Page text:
by Stuart Moulthrop
WITCHER III at Lunch Zone – June 19, 2019
Impressions of Witcher-world: lots of horsing around on linear plunges through a dusky, Hieronymous-Bosky landscape… truly gigantic map… gibbets and lynchings as regular design motif (hard to take on Juneteenth)… odd splashes of color in the desaturated landscape – all those sheaves of what look like hollyhocks outside the cottage yards; visually attractive/distracting… light and weather change, though we never seem to get full daylight; or is that just a trick of memory? Does this game just seem crepuscular?
Above all, the FLUIDITY of life in the Open World, reminiscent of Read Dead Redemption, or “Grand Theft Horse,” as Justin Schumaker calls it. Just keep amblin’ on, or mount on up. Story will find you eventually, podner. Er, Witcher.
A generation is going to grow up thinking all of Europe had an English Midlands accent in the Dark Ages. (I know, Witcher is actually post-apocalyptic.) Also, that you can mount a horse from port or starboard or even abaft — where I grew up, coming from anywhere but left could get you a kicking.
On the never-ending Reflection Quest, Kelly and Nathan started an interesting discussion of games that do or do not promote off-quest exploration (one of the Final Fantasies was mentioned). Eventually this morphed into consideration of the balance between narrative objectives and banal realism… e.g., the need to get our sword fixed so we can smite a bunch of wolves and ghouls on the way to disposing of some inconvenient bodies. There was also talk about economies of savepoints and the differences between Sierra adventure games and those from Lucas Arts, where you were less likely to suffer playdeath.
What you do suffer in Witcherworld is a barrage of incoming information/stimuli – game imitating life, at least that unpleasant part of life I think of as email, though folks these days may think instead of social media. I seriously expected a dispatch offering Sword Enhancement. Or an encounter with a Nigerian prince. The world is awash in datapoints. Hey mister, have this creepy doll. Look, a dumpling!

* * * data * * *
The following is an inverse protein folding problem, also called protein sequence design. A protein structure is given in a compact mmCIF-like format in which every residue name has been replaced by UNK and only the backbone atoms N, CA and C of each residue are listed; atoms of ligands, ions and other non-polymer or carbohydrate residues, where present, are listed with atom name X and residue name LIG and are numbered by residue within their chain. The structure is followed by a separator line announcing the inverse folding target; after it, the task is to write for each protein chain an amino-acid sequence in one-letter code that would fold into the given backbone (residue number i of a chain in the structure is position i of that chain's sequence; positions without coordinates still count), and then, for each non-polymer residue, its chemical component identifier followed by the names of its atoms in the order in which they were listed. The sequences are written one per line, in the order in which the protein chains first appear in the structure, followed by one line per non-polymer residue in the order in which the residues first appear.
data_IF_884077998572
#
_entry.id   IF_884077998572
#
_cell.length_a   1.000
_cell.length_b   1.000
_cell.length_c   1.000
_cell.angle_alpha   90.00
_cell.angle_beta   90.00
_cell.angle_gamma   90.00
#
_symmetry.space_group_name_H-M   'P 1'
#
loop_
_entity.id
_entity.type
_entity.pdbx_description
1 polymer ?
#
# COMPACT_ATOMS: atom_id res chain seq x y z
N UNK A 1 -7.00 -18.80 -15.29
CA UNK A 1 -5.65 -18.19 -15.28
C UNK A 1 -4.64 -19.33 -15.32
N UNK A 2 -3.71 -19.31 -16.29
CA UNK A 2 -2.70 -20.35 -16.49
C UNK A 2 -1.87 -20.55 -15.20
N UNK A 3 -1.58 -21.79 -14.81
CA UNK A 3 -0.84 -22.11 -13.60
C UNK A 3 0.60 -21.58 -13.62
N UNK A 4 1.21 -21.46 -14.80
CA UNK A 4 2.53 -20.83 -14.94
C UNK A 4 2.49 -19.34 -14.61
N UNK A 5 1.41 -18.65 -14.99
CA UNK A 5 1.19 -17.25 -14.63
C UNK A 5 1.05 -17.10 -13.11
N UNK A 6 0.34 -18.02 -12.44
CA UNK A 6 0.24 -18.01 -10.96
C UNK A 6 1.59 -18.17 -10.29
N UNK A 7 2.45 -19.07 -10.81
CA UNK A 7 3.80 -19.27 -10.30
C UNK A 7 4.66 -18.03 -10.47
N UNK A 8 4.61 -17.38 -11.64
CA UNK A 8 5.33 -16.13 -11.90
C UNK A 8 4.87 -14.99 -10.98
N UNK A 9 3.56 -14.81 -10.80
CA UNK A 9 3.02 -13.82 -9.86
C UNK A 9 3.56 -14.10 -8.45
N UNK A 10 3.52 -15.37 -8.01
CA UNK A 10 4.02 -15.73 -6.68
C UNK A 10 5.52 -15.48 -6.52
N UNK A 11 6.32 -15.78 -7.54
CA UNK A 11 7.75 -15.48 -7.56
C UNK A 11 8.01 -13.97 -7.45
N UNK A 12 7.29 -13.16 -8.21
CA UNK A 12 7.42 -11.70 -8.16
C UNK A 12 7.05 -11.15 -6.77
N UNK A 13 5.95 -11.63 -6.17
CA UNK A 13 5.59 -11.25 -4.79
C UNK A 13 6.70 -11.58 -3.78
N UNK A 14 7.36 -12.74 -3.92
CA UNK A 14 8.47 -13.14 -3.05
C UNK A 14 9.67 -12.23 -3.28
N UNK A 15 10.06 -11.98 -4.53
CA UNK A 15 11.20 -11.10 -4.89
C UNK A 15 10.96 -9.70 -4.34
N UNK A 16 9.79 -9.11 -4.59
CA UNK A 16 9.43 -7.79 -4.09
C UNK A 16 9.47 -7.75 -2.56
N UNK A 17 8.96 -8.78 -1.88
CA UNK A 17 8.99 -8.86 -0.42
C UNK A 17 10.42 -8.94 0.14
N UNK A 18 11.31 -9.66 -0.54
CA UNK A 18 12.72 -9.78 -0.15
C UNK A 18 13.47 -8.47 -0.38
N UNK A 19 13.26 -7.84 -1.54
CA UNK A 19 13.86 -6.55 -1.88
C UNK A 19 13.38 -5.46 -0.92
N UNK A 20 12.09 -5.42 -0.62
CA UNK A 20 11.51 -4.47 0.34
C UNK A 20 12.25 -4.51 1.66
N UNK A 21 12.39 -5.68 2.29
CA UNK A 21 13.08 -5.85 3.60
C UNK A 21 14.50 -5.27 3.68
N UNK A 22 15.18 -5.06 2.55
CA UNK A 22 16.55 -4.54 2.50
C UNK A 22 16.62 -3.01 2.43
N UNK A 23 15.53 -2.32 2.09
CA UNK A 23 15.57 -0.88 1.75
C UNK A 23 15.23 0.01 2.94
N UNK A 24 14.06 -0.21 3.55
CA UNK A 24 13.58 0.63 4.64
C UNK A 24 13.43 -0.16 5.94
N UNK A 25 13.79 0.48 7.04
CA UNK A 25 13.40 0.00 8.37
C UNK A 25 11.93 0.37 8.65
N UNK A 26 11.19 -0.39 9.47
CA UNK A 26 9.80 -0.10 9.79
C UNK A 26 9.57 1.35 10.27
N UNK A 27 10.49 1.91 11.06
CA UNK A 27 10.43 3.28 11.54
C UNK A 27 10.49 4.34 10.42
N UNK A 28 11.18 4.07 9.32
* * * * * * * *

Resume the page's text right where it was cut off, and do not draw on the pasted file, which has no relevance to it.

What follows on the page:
For much of the hour we found ourselves in a curious zone where (as Kelly noted) we were neither advancing any narrative nor racking up experience points. Ludonarrative limbo, but also maybe a little-understood aspect of open-world play: that half-aroused, lingering dwell state where there’s nothing to do except wonder about our relationship to this world and its game. In a way, maybe, this experience is cognate with the long takes of Slow Cinema. O the banality! Are we falling out of love with narrative?
When you’re lucky, as we were today, there’s also the miracle of eventual coherence, or closure. Just at the hour, Nathan found his way to an ACTUAL BLACKSMITH… well, an amateur Blacksmith, but hey. At least the dude didn’t have one of those salad-bowl haircuts. You have to appreciate a game that gets us reliably back from Limbo, and right on the stroke of one.